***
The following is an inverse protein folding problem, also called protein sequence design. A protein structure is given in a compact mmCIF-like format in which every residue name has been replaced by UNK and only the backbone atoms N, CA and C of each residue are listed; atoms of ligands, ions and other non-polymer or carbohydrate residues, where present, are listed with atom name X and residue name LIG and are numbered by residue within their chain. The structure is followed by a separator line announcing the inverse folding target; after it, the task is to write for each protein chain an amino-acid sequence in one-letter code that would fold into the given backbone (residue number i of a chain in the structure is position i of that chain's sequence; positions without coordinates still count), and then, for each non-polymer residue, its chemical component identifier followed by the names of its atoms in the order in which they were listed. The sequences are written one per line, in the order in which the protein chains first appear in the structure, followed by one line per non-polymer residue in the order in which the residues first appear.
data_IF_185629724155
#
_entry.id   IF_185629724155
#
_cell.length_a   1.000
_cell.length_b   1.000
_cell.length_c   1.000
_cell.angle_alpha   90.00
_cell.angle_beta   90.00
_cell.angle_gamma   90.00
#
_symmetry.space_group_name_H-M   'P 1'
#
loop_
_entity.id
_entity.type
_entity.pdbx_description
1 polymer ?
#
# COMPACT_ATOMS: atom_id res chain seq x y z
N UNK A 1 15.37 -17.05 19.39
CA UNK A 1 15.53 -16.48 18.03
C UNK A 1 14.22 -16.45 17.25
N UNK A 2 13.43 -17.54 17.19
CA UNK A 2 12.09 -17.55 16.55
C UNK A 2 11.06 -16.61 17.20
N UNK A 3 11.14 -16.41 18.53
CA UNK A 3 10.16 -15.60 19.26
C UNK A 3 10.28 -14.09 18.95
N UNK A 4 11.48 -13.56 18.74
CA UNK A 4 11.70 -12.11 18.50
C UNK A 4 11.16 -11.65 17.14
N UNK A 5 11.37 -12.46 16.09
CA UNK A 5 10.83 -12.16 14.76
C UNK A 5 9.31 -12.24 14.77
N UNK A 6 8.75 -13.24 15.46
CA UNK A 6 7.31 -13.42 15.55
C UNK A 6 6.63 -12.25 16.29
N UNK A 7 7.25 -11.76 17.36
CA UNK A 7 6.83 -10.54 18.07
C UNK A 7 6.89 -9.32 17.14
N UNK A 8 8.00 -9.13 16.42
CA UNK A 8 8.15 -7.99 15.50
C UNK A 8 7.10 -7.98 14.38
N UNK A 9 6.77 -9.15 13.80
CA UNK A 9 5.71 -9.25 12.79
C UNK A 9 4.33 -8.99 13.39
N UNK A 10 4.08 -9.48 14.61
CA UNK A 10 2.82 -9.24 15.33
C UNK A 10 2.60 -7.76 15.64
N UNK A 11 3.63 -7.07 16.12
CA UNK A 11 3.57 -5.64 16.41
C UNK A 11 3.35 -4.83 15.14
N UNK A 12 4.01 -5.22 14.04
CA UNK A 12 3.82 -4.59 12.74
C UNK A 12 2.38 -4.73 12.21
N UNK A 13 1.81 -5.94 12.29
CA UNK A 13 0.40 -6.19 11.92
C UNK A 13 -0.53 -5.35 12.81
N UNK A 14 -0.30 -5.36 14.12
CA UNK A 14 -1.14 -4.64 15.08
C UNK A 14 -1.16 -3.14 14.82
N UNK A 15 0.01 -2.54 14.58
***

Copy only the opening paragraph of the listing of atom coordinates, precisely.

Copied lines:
The following is an inverse protein folding problem, also called protein sequence design. A protein structure is given in a compact mmCIF-like format in which every residue name has been replaced by UNK and only the backbone atoms N, CA and C of each residue are listed; atoms of ligands, ions and other non-polymer or carbohydrate residues, where present, are listed with atom name X and residue name LIG and are numbered by residue within their chain. The structure is followed by a separator line announcing the inverse folding target; after it, the task is to write for each protein chain an amino-acid sequence in one-letter code that would fold into the given backbone (residue number i of a chain in the structure is position i of that chain's sequence; positions without coordinates still count), and then, for each non-polymer residue, its chemical component identifier followed by the names of its atoms in the order in which they were listed. The sequences are written one per line, in the order in which the protein chains first appear in the structure, followed by one line per non-polymer residue in the order in which the residues first appear.